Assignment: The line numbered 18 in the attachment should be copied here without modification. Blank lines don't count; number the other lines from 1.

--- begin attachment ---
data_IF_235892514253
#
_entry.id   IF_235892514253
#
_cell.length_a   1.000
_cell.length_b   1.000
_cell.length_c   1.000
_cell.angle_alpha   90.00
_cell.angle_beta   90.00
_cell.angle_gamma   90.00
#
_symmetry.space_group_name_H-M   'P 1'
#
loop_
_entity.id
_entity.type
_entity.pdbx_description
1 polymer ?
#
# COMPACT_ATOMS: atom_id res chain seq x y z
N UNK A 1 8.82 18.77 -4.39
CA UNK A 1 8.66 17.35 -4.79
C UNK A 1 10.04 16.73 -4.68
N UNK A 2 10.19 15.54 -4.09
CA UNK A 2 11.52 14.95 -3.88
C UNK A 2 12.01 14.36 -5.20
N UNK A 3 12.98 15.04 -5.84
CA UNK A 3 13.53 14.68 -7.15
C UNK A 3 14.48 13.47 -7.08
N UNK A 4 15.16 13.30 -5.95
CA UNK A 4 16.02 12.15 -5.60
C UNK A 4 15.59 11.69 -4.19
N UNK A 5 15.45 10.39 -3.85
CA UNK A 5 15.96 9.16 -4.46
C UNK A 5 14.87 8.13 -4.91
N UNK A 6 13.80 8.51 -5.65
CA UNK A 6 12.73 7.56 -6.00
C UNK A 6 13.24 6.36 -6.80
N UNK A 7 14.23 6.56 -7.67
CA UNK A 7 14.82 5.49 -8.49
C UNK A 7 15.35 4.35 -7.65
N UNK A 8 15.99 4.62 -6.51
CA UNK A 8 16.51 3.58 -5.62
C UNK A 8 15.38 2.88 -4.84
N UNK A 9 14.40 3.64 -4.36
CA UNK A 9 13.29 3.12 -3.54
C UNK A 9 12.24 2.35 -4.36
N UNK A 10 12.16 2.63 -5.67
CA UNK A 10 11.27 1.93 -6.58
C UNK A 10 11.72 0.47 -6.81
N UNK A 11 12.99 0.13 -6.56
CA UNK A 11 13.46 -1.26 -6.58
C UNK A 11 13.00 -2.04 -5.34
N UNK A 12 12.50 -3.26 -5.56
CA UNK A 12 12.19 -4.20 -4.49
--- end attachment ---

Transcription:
1 polymer ?